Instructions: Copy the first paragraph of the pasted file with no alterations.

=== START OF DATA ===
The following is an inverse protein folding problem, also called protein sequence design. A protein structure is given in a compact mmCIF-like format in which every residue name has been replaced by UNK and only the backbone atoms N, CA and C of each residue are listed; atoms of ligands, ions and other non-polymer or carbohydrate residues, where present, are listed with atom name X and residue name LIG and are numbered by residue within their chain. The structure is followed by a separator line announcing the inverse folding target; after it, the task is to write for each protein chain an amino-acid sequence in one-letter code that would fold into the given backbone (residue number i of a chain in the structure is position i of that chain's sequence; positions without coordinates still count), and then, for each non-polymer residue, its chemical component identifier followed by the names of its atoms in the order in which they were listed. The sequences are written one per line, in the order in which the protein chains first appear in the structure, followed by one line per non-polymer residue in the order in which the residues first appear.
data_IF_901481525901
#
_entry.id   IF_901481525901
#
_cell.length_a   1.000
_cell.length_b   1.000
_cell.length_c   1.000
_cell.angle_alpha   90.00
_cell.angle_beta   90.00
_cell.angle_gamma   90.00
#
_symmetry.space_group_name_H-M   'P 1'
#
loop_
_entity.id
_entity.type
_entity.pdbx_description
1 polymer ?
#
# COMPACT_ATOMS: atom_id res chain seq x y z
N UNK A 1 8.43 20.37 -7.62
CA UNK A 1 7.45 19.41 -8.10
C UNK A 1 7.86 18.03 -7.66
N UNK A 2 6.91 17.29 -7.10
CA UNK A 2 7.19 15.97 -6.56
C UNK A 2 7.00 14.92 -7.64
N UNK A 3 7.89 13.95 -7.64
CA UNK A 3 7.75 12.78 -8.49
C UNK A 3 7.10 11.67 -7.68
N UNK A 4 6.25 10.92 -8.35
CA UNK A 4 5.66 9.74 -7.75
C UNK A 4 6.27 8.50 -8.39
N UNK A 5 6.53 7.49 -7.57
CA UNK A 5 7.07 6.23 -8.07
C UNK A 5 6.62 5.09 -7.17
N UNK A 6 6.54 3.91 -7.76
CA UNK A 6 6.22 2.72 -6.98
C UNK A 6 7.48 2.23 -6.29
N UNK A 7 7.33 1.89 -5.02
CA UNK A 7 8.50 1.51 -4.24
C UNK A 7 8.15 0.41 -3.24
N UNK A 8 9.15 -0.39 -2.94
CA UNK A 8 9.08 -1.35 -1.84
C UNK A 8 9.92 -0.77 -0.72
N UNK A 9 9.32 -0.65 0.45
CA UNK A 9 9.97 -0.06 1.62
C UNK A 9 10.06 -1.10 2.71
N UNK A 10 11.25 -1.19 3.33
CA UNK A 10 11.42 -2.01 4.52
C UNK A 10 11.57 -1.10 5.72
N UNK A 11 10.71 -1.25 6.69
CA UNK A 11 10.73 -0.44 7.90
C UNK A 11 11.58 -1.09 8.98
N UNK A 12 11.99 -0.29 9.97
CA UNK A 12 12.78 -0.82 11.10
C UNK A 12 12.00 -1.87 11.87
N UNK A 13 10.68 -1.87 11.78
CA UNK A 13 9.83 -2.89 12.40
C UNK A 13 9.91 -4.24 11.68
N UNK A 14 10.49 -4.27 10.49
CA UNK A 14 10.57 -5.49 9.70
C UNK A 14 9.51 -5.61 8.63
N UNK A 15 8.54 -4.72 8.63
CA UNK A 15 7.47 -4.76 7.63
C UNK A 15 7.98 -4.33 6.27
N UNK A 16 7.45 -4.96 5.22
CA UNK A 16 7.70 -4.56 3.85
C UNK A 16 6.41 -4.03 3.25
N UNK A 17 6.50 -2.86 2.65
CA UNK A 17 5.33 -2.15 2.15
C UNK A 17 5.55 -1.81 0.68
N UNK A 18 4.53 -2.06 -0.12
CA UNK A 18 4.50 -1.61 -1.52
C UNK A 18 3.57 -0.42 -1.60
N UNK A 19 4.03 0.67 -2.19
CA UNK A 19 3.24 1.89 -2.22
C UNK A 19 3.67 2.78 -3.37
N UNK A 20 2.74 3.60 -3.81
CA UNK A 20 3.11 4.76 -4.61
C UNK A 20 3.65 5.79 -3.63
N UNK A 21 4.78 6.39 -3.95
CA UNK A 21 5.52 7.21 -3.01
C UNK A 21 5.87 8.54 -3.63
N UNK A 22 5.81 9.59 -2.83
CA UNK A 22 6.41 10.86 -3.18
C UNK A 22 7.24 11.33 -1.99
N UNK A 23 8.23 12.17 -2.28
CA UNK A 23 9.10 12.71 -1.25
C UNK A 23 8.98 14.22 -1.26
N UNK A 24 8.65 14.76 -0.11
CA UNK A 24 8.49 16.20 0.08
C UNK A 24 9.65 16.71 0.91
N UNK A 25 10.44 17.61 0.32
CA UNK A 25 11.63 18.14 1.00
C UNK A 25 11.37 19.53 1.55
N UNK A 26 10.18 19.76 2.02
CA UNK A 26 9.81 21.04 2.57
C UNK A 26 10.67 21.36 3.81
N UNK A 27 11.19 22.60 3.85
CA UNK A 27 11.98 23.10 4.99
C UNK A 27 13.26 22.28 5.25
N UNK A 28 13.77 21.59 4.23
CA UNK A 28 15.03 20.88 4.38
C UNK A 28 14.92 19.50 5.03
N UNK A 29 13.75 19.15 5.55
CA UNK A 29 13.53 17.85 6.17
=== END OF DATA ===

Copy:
The following is an inverse protein folding problem, also called protein sequence design. A protein structure is given in a compact mmCIF-like format in which every residue name has been replaced by UNK and only the backbone atoms N, CA and C of each residue are listed; atoms of ligands, ions and other non-polymer or carbohydrate residues, where present, are listed with atom name X and residue name LIG and are numbered by residue within their chain. The structure is followed by a separator line announcing the inverse folding target; after it, the task is to write for each protein chain an amino-acid sequence in one-letter code that would fold into the given backbone (residue number i of a chain in the structure is position i of that chain's sequence; positions without coordinates still count), and then, for each non-polymer residue, its chemical component identifier followed by the names of its atoms in the order in which they were listed. The sequences are written one per line, in the order in which the protein chains first appear in the structure, followed by one line per non-polymer residue in the order in which the residues first appear.